In case you missed it, the call for workshops is currently open – AND, the submission due date has been extended until August 17th!
Workshops were well-received in the 2017 conference and made up an important part of the conference’s programming. Many workshops were fully booked in the 2017 conference and many attendees had favorable reviews of the workshops and remarked that they would have attended even more of them if they weren’t run in parallel. In other words, the 2017 CSA conference had great workshops in the program because of the workshop organizers and participants. We would love for 2019 to offer equally good, if not better programming–and this starts with answering the call!
If you have an idea for a workshop or symposium, submit it by the August 17th deadline. If you have the drive to assemble a workshop, but aren’t sure what that entails here are just a few examples from 2017:
Elevating the Value of Citizen Science Projects by Understanding and Communicating Data Quality / CSA Data and Metadata Working Group (pre-registration required – SOLD OUT in 2017)
This workshop addresses a fundamental issue in citizen science (CS), “How good are data from citizen science projects and can the data be trusted?” From the point of view of CS practitioners the question is “How can CS projects best communicate their efforts regarding data quality & management to different audiences including participants, data users, funders, scientists, policy- makers, and other projects?” Skeptics argue the scientists undergo years of training and mentoring to learn how to collect data carefully and accurately. Therefore it is not obvious that untrained citizens will be able to collect useful data. In our experience, however, most citizen science programs are aware of the need to attend to data quality. More…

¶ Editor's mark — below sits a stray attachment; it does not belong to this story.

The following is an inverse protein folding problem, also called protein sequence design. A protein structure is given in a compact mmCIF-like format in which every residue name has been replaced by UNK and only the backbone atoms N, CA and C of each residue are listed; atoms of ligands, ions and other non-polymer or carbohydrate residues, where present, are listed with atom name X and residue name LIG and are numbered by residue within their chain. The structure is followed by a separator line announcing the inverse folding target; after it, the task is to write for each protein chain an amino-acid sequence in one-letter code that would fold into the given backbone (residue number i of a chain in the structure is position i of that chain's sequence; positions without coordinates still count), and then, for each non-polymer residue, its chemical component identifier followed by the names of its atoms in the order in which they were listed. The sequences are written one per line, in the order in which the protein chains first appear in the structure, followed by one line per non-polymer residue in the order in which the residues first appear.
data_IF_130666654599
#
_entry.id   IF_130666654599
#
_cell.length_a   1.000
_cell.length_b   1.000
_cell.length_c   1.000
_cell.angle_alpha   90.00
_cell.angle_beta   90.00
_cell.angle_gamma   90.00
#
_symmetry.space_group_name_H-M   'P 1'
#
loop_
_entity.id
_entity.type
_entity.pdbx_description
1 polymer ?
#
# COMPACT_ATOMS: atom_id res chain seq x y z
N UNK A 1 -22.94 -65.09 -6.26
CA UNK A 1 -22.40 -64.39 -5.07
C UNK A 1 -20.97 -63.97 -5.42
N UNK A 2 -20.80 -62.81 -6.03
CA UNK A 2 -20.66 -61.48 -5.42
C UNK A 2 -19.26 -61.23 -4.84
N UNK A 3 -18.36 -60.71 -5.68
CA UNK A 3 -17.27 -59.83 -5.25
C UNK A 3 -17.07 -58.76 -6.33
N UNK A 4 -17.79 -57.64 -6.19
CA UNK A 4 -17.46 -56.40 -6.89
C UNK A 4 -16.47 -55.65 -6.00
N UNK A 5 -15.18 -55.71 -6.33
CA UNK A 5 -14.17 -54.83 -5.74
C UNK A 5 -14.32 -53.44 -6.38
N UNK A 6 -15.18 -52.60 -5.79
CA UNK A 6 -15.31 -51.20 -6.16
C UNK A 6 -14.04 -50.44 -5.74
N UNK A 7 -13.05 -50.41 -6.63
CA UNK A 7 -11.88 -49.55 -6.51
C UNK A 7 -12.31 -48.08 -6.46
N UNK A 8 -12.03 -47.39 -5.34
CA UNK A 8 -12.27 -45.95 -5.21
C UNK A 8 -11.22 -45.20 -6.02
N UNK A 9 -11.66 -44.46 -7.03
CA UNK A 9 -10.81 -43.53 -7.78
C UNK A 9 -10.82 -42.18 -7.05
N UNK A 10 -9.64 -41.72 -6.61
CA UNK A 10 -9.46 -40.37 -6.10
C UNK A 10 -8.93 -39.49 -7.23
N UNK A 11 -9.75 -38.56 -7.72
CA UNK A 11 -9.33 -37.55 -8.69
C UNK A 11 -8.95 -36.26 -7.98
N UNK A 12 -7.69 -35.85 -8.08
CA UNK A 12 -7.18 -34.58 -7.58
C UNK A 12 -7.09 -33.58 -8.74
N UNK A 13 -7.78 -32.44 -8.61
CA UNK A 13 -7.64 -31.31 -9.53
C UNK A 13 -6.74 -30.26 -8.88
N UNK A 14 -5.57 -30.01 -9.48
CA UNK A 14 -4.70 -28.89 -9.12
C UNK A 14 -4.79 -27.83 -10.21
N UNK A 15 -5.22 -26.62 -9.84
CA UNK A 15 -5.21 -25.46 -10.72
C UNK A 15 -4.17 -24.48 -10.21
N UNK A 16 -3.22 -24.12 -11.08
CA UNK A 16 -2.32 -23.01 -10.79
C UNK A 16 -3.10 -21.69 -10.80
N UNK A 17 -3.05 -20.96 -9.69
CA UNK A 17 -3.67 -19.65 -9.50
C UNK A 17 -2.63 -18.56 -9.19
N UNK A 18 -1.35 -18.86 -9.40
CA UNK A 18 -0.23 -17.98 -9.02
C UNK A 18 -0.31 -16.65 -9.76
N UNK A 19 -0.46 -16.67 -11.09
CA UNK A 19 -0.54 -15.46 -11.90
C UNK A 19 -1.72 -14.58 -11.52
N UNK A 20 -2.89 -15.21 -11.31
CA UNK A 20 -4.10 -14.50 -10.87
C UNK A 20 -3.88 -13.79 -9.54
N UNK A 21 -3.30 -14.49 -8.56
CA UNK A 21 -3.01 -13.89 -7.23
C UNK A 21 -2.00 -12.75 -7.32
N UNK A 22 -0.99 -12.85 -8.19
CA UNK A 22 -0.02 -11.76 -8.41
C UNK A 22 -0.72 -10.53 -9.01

Sparking Positive Youth Development with Citizen Science (pre-registration required – SOLD OUT in 2017)
Educational research increasingly finds that learning beyond school walls is essential to engage and develop STEM-literate and curious citizens. Organizations ranging from primary and secondary schools, museums and universities, and community-based organizations provide out-of- school time programming to supplement as well as complement learning in classroom and home environments. Educators and researchers incorporate citizen science into out-of-school time programs because of its unique opportunity to engage young people in authentic STEM investigations. Positive Youth Development is an important program design and evaluation tool when designing effective educational programs. It recognizes the traits innate in young people as assets and uses the Five C’s: competence, confidence, connections, character, and caring to engage youth within their communities. More…
What is Your Impact? Learn to Evaluate Your Citizen Science Project (pre-registration and additional fee: $15 – SOLD OUT in 2017)
This workshop is intended to provide attendees with a basic understanding of the evaluation process and will cover the following topics: What is evaluation and how is it different from research; what, when, and why to evaluate; planning your evaluation; describing your project using logic models and theory of change; creating an evaluation plan; best practices for implementing your evaluation; collecting data and sharing your results; and resources for further reading. Attendees will work individually and in small groups, and will leave with a preliminary plan for initiating an evaluation within their own programs. More…
Need more inspiration? Check out the programming from 2017. Need help formatting your workshop idea into a proposal? Check out the workshop guidelines in the 2019 Workshop Call for Proposals. Ready to share your knowledge and help make #CitSci2019 the most impactful yet? Visit the submission site.